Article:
Results of external quality assessment for proviral DNA testing of HIV tropism in the Maraviroc Switch collaborative study

J Clin Microbiol. 2013 Jul;51(7):2063-71. doi: 10.1128/JCM.00510-13. Epub 2013 Apr 17.


The Maraviroc Switch collaborative study (MARCH) is a study in aviremic patients on stable antiretroviral therapy and utilizes population-based sequencing of proviral DNA to determine HIV tropism and susceptibility to maraviroc. An external quality assessment (EQA) program was implemented to ensure competency in assessing the tropism of clinical samples conducted by MARCH laboratories (n = 14). The MARCH EQA has three prestudy phases assessing V3 loop sequencing and tropism determination using the bioinformatic algorithm geno2pheno, which generates a false-positive rate (FPR). DNA sequences with low FPRs are more likely to be from CXCR4-using (X4) viruses. Phase 1 of the EQA involved chromatogram interpretation. Phases 2, 2/3, and 3 involved patient and clonal samples. Clinical samples used in these phases were from treatment-experienced HIV-infected volunteers; 18/20 had viral loads of <50 copies/ml, and 10/15 were CXCR4-tropic on prior phenotyping. All samples were tested in triplicate, and any replicate with a geno2pheno FPR of <10% was designated X4. Performance was deemed adequate if ≤2 R5 and ≤1 X4 specimens were miscalled. For several clinical samples in the EQA, triplicate testing revealed marked DNA variability (FPR range, 0 to 96.7%). Therefore, a consensus-based approach was employed for each sample, i.e., a median FPR across laboratories was used to define sample tropism. Further sequencing analysis showed mixed viral populations in the clinical samples, explaining the differences in tropism predictions. All laboratories passed the EQA after achieving predefined competence thresholds in either of the phase 2 rounds. The use of clinical samples from patients resembling those who were likely to be screened in the MARCH, coupled with triplicate testing, revealed inherent DNA variability that might have been missed if single or duplicate testing and/or clonal samples alone were used. These data highlight the importance of intensive EQA of tropism laboratories before embarking on clinical studies. (This study has been registered at under registration no. NCT01384682 [].).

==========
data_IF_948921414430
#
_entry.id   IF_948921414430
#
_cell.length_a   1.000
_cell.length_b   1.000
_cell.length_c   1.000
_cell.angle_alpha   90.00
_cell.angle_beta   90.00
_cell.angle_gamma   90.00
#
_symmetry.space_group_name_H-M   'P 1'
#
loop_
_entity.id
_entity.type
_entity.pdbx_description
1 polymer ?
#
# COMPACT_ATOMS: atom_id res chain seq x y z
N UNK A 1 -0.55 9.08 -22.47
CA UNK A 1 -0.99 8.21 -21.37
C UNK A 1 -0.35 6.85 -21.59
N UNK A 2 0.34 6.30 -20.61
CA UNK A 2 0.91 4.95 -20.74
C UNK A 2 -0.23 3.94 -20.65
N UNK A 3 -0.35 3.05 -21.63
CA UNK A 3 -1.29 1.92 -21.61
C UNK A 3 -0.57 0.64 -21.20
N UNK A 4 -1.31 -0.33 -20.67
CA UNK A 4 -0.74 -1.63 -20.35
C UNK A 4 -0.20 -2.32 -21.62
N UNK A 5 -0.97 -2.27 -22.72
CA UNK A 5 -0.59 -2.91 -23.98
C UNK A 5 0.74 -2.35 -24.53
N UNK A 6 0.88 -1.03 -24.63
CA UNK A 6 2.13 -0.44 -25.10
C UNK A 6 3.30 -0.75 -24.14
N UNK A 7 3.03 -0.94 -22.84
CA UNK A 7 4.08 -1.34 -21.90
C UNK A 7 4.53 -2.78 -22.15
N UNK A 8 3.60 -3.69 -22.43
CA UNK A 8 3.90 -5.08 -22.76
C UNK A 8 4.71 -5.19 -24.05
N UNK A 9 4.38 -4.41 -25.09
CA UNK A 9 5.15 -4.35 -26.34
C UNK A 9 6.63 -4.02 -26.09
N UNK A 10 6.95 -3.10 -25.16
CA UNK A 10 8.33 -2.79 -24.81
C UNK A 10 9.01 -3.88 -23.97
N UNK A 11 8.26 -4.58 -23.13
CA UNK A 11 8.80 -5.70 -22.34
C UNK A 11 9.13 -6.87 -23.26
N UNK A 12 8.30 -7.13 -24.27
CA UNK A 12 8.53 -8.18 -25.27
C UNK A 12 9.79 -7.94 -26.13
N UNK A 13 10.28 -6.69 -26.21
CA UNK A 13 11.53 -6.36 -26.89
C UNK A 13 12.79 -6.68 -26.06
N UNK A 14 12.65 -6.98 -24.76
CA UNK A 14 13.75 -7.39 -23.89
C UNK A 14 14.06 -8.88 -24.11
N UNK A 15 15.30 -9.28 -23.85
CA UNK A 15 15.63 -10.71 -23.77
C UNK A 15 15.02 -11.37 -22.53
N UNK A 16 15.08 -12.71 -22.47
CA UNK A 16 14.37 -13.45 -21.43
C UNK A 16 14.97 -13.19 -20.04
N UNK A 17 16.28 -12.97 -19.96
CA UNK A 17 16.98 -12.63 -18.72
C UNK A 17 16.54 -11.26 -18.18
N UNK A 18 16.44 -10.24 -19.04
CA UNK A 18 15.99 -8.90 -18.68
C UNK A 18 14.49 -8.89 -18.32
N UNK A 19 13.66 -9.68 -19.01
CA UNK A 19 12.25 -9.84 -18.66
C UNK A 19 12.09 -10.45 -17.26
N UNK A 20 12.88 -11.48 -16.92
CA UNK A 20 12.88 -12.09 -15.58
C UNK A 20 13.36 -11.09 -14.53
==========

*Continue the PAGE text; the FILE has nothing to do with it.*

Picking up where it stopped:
Publication types

  • Research Support, Non-U.S. Gov't

MeSH terms

  • Anti-HIV Agents / therapeutic use
  • Clinical Laboratory Techniques / standards*
  • Cyclohexanes / therapeutic use
  • DNA, Viral / genetics
  • DNA, Viral / isolation & purification*
  • HIV Infections / drug therapy
  • HIV Infections / virology*
  • HIV-1 / isolation & purification
  • HIV-1 / physiology*
  • Humans
  • Laboratory Proficiency Testing*
  • Maraviroc
  • Proviruses / genetics
  • Proviruses / isolation & purification*
  • Triazoles / therapeutic use
  • Viral Tropism*


  • Anti-HIV Agents
  • Cyclohexanes
  • DNA, Viral
  • Triazoles
  • Maraviroc

Associated data